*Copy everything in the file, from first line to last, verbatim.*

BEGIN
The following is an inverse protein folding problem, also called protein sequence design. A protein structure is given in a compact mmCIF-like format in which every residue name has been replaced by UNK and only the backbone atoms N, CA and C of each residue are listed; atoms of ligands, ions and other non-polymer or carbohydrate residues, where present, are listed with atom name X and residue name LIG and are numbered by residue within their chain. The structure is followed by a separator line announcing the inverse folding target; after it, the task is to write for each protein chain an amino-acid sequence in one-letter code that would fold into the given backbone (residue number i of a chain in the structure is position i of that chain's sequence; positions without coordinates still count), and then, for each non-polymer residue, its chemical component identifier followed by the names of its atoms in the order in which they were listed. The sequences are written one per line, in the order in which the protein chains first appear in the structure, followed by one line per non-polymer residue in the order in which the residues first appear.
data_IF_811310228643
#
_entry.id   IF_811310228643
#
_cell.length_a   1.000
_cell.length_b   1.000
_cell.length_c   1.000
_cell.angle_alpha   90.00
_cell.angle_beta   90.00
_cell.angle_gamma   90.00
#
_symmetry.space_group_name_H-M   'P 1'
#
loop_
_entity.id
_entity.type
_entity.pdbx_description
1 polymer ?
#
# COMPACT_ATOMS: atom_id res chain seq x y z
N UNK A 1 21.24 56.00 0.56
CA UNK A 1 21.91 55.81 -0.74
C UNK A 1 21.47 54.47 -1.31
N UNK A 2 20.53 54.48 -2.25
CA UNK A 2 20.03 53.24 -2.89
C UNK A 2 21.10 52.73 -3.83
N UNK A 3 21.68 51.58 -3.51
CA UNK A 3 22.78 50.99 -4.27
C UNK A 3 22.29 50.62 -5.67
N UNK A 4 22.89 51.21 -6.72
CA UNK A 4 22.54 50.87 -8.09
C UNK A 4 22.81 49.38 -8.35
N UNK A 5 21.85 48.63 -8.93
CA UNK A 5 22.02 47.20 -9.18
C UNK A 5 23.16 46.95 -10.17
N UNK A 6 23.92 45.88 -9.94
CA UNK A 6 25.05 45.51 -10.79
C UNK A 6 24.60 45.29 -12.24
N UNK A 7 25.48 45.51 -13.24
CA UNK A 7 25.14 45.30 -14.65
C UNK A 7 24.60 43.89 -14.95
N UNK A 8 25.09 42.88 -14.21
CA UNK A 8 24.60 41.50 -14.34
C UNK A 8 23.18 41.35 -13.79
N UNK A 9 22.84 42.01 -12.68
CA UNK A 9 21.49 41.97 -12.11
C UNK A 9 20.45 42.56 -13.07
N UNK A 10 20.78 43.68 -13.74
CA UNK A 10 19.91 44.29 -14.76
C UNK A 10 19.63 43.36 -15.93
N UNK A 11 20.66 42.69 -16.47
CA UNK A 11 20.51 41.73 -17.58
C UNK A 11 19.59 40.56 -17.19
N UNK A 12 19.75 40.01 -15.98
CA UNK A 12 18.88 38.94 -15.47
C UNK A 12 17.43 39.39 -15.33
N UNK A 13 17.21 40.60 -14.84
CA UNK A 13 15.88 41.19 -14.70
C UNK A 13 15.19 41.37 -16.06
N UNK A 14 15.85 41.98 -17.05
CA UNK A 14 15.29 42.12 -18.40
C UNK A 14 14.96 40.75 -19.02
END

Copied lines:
The following is an inverse protein folding problem, also called protein sequence design. A protein structure is given in a compact mmCIF-like format in which every residue name has been replaced by UNK and only the backbone atoms N, CA and C of each residue are listed; atoms of ligands, ions and other non-polymer or carbohydrate residues, where present, are listed with atom name X and residue name LIG and are numbered by residue within their chain. The structure is followed by a separator line announcing the inverse folding target; after it, the task is to write for each protein chain an amino-acid sequence in one-letter code that would fold into the given backbone (residue number i of a chain in the structure is position i of that chain's sequence; positions without coordinates still count), and then, for each non-polymer residue, its chemical component identifier followed by the names of its atoms in the order in which they were listed. The sequences are written one per line, in the order in which the protein chains first appear in the structure, followed by one line per non-polymer residue in the order in which the residues first appear.
data_IF_811310228643
#
_entry.id   IF_811310228643
#
_cell.length_a   1.000
_cell.length_b   1.000
_cell.length_c   1.000
_cell.angle_alpha   90.00
_cell.angle_beta   90.00
_cell.angle_gamma   90.00
#
_symmetry.space_group_name_H-M   'P 1'
#
loop_
_entity.id
_entity.type
_entity.pdbx_description
1 polymer ?
#
# COMPACT_ATOMS: atom_id res chain seq x y z
N UNK A 1 21.24 56.00 0.56
CA UNK A 1 21.91 55.81 -0.74
C UNK A 1 21.47 54.47 -1.31
N UNK A 2 20.53 54.48 -2.25
CA UNK A 2 20.03 53.24 -2.89
C UNK A 2 21.10 52.73 -3.83
N UNK A 3 21.68 51.58 -3.51
CA UNK A 3 22.78 50.99 -4.27
C UNK A 3 22.29 50.62 -5.67
N UNK A 4 22.89 51.21 -6.72
CA UNK A 4 22.54 50.87 -8.09
C UNK A 4 22.81 49.38 -8.35
N UNK A 5 21.85 48.63 -8.93
CA UNK A 5 22.02 47.20 -9.18
C UNK A 5 23.16 46.95 -10.17
N UNK A 6 23.92 45.88 -9.94
CA UNK A 6 25.05 45.51 -10.79
C UNK A 6 24.60 45.29 -12.24
N UNK A 7 25.48 45.51 -13.24
CA UNK A 7 25.14 45.30 -14.65
C UNK A 7 24.60 43.89 -14.95
N UNK A 8 25.09 42.88 -14.21
CA UNK A 8 24.60 41.50 -14.34
C UNK A 8 23.18 41.35 -13.79
N UNK A 9 22.84 42.01 -12.68
CA UNK A 9 21.49 41.97 -12.11
C UNK A 9 20.45 42.56 -13.07
N UNK A 10 20.78 43.68 -13.74
CA UNK A 10 19.91 44.29 -14.76
C UNK A 10 19.63 43.36 -15.93
N UNK A 11 20.66 42.69 -16.47
CA UNK A 11 20.51 41.73 -17.58
C UNK A 11 19.59 40.56 -17.19
N UNK A 12 19.75 40.01 -15.98
CA UNK A 12 18.88 38.94 -15.47
C UNK A 12 17.43 39.39 -15.33
N UNK A 13 17.21 40.60 -14.84
CA UNK A 13 15.88 41.19 -14.70
C UNK A 13 15.19 41.37 -16.06
N UNK A 14 15.85 41.98 -17.05
CA UNK A 14 15.29 42.12 -18.40
C UNK A 14 14.96 40.75 -19.02